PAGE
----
Using the same hand above and three minutes, here are the 3 words I found with the Major Fun variant.
Knot (10) yuck (15) toughen (15)
See how you do using the same hand, using all 10 letters to form three words.
Double Play encourages players to be playful with the game itself. You can use the cards to find new ways to have fun. That’s a concept that’s woven into the fabric of Major Fun.
For its value, versatility and fun, any lover of word games will find lots of reasons to love Double Play.
And if traditional word games have left you frustrated, Double Play’s new twist gives you plenty of reasons to give it a try.
|Release Date: 3/13/2017||Download: Enhanced | MP3|
|Running Time: 51 min||Subscribe: Enhanced | MP3 | RSS|
|“No one wins a dance. Why would I want to win anything other than a beautiful game?”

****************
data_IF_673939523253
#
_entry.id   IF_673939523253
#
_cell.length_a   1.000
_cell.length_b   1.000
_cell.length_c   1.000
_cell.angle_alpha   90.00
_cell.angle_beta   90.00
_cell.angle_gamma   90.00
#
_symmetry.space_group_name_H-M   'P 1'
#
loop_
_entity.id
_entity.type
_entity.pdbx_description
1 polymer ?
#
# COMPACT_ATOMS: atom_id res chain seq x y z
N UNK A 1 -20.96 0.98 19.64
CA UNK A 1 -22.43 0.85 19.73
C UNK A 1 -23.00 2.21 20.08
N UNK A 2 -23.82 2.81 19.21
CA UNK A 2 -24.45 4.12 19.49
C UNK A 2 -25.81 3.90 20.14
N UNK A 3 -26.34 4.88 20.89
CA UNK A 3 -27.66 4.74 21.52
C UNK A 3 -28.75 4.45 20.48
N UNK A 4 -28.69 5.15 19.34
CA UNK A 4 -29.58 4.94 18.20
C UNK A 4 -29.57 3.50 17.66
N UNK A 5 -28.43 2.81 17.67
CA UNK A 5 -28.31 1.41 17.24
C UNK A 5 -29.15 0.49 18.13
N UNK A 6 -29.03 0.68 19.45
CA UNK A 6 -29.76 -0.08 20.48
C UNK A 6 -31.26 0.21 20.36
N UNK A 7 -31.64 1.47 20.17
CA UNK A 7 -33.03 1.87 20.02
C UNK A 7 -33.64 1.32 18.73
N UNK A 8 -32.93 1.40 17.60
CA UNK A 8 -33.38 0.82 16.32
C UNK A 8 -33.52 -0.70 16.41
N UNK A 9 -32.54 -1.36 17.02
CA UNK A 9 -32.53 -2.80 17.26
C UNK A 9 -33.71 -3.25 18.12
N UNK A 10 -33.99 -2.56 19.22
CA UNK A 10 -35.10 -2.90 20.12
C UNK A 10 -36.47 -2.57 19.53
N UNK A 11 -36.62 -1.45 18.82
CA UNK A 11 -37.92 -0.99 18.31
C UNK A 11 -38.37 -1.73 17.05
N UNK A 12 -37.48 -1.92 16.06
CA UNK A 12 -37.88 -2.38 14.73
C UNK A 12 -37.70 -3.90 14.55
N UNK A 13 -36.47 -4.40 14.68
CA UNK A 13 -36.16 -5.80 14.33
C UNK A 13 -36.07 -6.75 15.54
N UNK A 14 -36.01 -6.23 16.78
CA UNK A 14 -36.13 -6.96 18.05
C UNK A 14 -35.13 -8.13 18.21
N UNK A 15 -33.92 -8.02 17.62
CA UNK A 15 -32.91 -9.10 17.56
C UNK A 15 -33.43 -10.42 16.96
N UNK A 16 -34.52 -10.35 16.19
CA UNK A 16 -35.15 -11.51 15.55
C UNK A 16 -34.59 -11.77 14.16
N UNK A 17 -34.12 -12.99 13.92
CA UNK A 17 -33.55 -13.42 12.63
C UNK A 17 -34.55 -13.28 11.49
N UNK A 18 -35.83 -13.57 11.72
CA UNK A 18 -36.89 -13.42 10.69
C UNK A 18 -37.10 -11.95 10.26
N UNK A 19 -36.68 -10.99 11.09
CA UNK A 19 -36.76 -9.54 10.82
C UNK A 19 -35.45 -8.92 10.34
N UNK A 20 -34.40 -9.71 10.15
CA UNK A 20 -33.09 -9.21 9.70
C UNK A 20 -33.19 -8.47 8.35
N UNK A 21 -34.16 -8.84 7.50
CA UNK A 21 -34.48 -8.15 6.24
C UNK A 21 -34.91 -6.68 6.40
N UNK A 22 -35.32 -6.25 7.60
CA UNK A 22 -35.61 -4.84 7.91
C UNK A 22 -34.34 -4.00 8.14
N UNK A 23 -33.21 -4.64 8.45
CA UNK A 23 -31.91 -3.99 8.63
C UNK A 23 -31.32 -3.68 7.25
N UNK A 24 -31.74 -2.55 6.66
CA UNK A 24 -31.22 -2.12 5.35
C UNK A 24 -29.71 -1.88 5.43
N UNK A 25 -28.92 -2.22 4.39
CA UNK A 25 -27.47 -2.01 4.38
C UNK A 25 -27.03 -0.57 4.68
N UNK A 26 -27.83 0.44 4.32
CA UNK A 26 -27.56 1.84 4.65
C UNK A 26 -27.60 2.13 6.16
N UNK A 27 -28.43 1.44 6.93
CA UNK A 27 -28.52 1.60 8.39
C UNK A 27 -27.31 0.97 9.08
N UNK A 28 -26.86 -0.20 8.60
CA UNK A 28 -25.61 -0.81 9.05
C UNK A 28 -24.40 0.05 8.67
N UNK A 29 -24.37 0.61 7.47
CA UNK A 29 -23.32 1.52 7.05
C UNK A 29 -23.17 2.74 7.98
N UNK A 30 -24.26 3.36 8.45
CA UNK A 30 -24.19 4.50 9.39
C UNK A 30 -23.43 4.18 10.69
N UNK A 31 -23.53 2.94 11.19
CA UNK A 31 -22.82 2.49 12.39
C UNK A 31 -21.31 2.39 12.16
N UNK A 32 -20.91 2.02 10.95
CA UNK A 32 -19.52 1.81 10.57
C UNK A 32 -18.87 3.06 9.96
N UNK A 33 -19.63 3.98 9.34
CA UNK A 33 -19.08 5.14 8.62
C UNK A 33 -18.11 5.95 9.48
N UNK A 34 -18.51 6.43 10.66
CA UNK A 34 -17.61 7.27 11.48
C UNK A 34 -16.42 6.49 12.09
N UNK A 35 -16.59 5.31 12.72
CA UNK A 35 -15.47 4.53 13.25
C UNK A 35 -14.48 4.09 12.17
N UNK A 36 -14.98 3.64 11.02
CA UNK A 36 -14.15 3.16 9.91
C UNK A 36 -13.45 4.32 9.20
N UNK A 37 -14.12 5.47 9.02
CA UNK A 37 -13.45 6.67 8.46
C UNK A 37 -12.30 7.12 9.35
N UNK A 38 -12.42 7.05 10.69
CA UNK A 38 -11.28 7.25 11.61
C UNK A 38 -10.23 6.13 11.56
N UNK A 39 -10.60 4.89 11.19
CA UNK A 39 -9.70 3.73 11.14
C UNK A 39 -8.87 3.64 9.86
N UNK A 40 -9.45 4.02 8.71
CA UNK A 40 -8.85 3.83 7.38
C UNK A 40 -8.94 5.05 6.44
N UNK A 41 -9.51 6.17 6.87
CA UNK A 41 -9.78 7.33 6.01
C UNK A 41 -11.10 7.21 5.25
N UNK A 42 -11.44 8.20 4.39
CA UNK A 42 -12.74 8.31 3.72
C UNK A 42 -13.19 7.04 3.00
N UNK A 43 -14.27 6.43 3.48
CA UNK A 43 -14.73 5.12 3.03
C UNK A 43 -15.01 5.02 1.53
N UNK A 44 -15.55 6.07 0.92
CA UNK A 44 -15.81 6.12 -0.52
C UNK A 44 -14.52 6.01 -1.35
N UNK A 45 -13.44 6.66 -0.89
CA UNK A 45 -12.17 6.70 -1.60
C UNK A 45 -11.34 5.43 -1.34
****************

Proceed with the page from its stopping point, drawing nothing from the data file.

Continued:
– Bredon The Wise Man’s Fear by Patrick Rothfuss
Tak comes to us from two beautiful and beautifully different minds.
First from writer Patrick Rothfuss. In his epic fantasy series The Kingkiller Chronicles, Kvothe, the protagonist, learns the game of Tak from a courtier named Bredon. The game becomes the basis for their friendship and the foundation for understanding Bredon’s worldview.
Second from game designer James Ernest. Inspired by the novels, James brought Tak from the page to reality. But creating a game that is supposed to be on par with the likes of Chess or Go is no small task!
And yet Tak is just that. A game that feels universal, simple, elegant and accessible. A game that you can play anywhere and with anyone. A game that is beautiful because HOW you play matters as much as winning or losing.
And a game that is worthy both the Major Fun and Spiel of Approval Award!
Listen in to explore Tak – it’s backstory, the game itself, and why we think it deserves an honored place on your table, too.
Tak: A Beautiful Game
Designer: James Ernest & Patrick Rothfuss
Publisher: Cheapass Games
2 players 15-20 min. ages 8+ MSRP $9,$55,$90
Music credits include:
Designer: Shotaro Nakashima Publisher: Gamewright, Cocktail, Moonster
3-8 players 20 min. ages 10+ MSRP $15.00